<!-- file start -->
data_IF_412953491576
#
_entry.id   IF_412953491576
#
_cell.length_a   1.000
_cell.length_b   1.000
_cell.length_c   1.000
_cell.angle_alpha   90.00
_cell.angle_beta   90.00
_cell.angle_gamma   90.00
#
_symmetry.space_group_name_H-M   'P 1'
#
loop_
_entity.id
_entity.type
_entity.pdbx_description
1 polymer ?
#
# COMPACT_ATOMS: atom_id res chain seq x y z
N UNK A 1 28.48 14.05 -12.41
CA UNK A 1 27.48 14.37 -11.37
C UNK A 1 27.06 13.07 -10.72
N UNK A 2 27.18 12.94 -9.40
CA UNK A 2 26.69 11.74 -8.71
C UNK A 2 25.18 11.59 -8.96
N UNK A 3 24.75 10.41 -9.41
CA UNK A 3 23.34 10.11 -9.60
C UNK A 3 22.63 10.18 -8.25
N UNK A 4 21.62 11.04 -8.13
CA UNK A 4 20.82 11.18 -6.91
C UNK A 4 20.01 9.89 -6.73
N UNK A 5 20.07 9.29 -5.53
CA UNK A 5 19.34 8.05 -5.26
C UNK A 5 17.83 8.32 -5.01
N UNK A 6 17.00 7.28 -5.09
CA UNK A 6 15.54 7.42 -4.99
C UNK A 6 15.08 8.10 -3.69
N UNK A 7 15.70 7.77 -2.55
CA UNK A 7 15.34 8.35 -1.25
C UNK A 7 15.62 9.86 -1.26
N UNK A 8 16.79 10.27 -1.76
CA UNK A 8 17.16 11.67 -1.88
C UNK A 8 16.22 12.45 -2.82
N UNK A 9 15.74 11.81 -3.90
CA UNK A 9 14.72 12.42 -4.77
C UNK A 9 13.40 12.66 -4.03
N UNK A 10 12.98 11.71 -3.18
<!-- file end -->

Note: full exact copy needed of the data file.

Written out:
data_IF_412953491576
#
_entry.id   IF_412953491576
#
_cell.length_a   1.000
_cell.length_b   1.000
_cell.length_c   1.000
_cell.angle_alpha   90.00
_cell.angle_beta   90.00
_cell.angle_gamma   90.00
#
_symmetry.space_group_name_H-M   'P 1'
#
loop_
_entity.id
_entity.type
_entity.pdbx_description
1 polymer ?
#
# COMPACT_ATOMS: atom_id res chain seq x y z
N UNK A 1 28.48 14.05 -12.41
CA UNK A 1 27.48 14.37 -11.37
C UNK A 1 27.06 13.07 -10.72
N UNK A 2 27.18 12.94 -9.40
CA UNK A 2 26.69 11.74 -8.71
C UNK A 2 25.18 11.59 -8.96
N UNK A 3 24.75 10.41 -9.41
CA UNK A 3 23.34 10.11 -9.60
C UNK A 3 22.63 10.18 -8.25
N UNK A 4 21.62 11.04 -8.13
CA UNK A 4 20.82 11.18 -6.91
C UNK A 4 20.01 9.89 -6.73
N UNK A 5 20.07 9.29 -5.53
CA UNK A 5 19.34 8.05 -5.26
C UNK A 5 17.83 8.32 -5.01
N UNK A 6 17.00 7.28 -5.09
CA UNK A 6 15.54 7.42 -4.99
C UNK A 6 15.08 8.10 -3.69
N UNK A 7 15.70 7.77 -2.55
CA UNK A 7 15.34 8.35 -1.25
C UNK A 7 15.62 9.86 -1.26
N UNK A 8 16.79 10.27 -1.76
CA UNK A 8 17.16 11.67 -1.88
C UNK A 8 16.22 12.45 -2.82
N UNK A 9 15.74 11.81 -3.90
CA UNK A 9 14.72 12.42 -4.77
C UNK A 9 13.40 12.66 -4.03
N UNK A 10 12.98 11.71 -3.18